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Bonobo (Pan paniscus) Fact Sheet: Physical Characteristics

Bonobo (Pan paniscus)

Physical Characteristics

Body measurements

Attribute Males Females
Weight 39 kg (86 lb) 31 kg (68 lb)
Whole Body Length  700-800 mm (2.3-2.6 ft)

General Appearance

  • Black face, ears, palms and soles of feet; individuals in managed care may have lighter pigmentation.
  • Black body hair is long and fine.
    • Many adults retain the white rump tuft common to infants.
    • Hair on top of head appears to be parted down the middle.
    • Side-whiskers are long and thick.
    • Baldness does occur, although "perhaps later in life" than in other chimpanzees. (Groves 1989)
  • Compared to chimpanzee:
    • Brow ridges and facial bone structure are less pronounced.
    • Head is more rounded, with smaller ridges above eyes, less developed muzzle, less jaw protrusion..
    • More slender build, narrower chest, bone and muscle of lower limbs is heavier.
    • Ears smaller and almost completely covered by cheek whiskers.
      • Chimps' ears stand out more from the head
    • Molars smaller.
    • Less sexual dimorphism. (Cramer and Zihlmann 1978).
    • Lips are lighter, often reddish colored. (de Waal 2001)
    • Nostrils are "thick-walled" and more gorilla-like. (de Waal 2001).
  • In overall size, bonobos are not smaller than chimpanzees (most anatomical measurements overlap) but there are differences in proportion:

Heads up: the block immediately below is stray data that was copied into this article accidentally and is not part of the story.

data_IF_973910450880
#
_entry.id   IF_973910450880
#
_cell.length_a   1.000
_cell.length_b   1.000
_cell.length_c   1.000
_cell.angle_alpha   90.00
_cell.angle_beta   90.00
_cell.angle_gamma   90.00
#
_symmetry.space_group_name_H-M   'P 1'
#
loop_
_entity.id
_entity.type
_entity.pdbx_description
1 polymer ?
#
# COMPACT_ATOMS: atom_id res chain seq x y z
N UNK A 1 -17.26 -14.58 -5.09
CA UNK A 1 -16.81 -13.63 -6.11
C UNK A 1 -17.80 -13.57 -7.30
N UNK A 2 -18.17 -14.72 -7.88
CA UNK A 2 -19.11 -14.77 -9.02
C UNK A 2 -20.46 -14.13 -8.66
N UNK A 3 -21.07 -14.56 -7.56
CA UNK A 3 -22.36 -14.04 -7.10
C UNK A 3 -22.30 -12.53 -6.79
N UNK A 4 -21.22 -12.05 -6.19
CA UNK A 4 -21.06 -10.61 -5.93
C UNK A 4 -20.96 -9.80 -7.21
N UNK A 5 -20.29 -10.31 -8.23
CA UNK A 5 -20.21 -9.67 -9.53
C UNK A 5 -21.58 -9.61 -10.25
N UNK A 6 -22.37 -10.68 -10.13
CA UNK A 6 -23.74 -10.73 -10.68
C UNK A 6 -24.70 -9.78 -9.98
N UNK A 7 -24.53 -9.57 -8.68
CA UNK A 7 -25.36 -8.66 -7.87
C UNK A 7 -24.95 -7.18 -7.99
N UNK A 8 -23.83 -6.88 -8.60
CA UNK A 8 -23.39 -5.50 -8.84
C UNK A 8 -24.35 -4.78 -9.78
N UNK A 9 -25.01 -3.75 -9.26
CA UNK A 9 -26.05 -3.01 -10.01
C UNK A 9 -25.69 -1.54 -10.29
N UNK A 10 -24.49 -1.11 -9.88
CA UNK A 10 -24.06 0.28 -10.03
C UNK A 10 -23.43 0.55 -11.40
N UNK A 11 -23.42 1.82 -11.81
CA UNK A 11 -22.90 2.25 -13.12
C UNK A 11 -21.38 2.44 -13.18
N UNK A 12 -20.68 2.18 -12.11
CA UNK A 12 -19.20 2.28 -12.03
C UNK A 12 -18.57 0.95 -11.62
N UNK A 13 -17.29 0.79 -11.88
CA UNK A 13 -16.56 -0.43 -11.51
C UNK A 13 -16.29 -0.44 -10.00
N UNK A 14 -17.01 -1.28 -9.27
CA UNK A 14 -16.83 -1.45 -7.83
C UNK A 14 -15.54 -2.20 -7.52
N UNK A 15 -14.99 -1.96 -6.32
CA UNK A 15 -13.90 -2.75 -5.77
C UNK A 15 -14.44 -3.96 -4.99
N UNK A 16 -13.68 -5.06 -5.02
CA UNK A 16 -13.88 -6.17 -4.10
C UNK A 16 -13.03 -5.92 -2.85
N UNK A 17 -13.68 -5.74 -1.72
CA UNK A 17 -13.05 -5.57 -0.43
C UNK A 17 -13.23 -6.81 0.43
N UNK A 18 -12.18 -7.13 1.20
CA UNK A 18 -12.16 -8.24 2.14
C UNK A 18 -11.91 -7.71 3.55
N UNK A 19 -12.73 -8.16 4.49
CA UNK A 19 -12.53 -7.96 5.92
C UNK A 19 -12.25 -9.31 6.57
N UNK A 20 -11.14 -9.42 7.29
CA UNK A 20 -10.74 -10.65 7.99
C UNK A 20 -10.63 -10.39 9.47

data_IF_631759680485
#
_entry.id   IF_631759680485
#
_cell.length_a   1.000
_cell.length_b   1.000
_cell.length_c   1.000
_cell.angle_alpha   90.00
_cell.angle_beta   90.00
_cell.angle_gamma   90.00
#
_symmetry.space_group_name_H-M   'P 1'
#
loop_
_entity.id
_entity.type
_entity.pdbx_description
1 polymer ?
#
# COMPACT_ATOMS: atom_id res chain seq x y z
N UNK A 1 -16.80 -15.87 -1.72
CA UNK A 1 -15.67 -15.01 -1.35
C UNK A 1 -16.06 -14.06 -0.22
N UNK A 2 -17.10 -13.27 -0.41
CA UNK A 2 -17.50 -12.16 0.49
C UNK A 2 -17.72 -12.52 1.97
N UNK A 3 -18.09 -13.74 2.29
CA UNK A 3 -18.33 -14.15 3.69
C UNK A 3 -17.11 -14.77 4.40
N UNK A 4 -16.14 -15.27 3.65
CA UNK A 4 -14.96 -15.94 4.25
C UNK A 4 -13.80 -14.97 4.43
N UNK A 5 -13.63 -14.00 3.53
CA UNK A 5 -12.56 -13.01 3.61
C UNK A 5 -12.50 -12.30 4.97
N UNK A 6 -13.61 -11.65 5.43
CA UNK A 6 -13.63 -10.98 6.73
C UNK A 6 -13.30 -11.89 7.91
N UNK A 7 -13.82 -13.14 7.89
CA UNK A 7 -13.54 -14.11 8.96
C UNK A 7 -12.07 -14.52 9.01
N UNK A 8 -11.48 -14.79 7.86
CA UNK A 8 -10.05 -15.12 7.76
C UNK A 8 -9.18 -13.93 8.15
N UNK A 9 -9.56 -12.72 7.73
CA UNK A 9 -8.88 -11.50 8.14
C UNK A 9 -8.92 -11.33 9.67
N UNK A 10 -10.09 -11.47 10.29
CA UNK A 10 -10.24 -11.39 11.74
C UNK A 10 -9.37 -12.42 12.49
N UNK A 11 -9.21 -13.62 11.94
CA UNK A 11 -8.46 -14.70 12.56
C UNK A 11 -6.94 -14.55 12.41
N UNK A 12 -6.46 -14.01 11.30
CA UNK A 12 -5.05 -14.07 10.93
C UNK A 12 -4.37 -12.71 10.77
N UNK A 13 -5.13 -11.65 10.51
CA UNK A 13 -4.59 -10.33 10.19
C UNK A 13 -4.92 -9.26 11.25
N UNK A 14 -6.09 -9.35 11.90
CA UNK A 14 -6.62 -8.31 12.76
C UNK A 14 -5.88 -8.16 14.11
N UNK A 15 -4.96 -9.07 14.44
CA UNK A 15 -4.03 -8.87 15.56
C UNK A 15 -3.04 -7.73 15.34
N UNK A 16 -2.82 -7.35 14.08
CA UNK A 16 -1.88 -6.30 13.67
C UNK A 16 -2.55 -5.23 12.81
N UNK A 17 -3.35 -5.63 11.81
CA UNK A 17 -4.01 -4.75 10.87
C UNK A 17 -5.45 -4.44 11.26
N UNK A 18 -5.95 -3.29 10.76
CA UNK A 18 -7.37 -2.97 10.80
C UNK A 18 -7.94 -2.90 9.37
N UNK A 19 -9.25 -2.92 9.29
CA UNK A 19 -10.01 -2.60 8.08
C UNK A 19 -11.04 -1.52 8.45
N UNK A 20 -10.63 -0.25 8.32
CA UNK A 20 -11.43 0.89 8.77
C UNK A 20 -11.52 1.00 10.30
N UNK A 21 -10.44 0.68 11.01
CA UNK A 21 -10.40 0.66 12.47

• Bonobos have shorter upper limbs and longer lower limbs (Zihlmann 1996).
    • Compared to chimpanzees, bonobos have body characteristics that are better for bipedal or upright posture: (Myers Thompson 2002)
      • More centrally positioned opening in skull for spinal cord (foramen magnum)
      • Longer feet
      • Longer thigh bones
      • More body weight (heavier muscles) in lower legs of bonobos. (Zihlmann 1984)
    • Bonobos are quite similar in overall body size, cranial capacity, and lower limb length to an ancestral hominid, nicknamed Lucy, who lived some 3 million years ago in Africa. (Zihlmann 1984)

Other Physical and Physiological Characteristics

  • Of all the great apes, bonobos are the most human-like in their leg length. (de Waal 2001)
  • Bonobos share with humans a similar pattern of distribution of brain neuron cells called VENS (also called spindle cells or Von Economo Neurons). (Hakeem et al 2009)
    • VENs help regulate complex social interactions requiring knowledge of other individuals' mental state.
    • Neither gorillas nor chimpanzees have a VEN brain cell organized in clusters like those of humans and bonobos.
    • The only other animals with some form of VEN cells are whales, dolphins, and elephants, all animals with large brains and highly evolved social awareness, including empathy.
  • Pygmy chimpanzees show few individual differences in their blood groups (unlike P. troglodytesand humans).
    • Common chimps are either group A or O, and the A antigen of their red cells differs from those in human red cells.
    • Blood group studies show many differences between bonobos and common chimpanzees, enough that some researchers have suggested they should be in a separate genus. (Socha 1984)
  • Humans and chimpanzees share at least 98.5% of their DNA.
    • Great apes have 24 pairs of chromosomes
    • Humans have 23 pairs (18 of the 23 pairs are virtually identical)

Physical Commonalities


Bonobos are sometimes confused for chimpanzees, though their facial features, head shape, and long legs for a more upright posture make them quite different.

In terms of the "social parts of their brain," bonobos and humans are most similar among the great apes.

Image credit: © San Diego Zoo Wildlife Alliance. All rights reserved.

Page Citations

Boesch (2002)
Cramer & Zihlman (1978)
Groves (1989)
Hakeem et al. (2009)
Myers & Thompson (2002)
Socha (1984)
de Waal (2001)
Zihlmann (1984, 1996)

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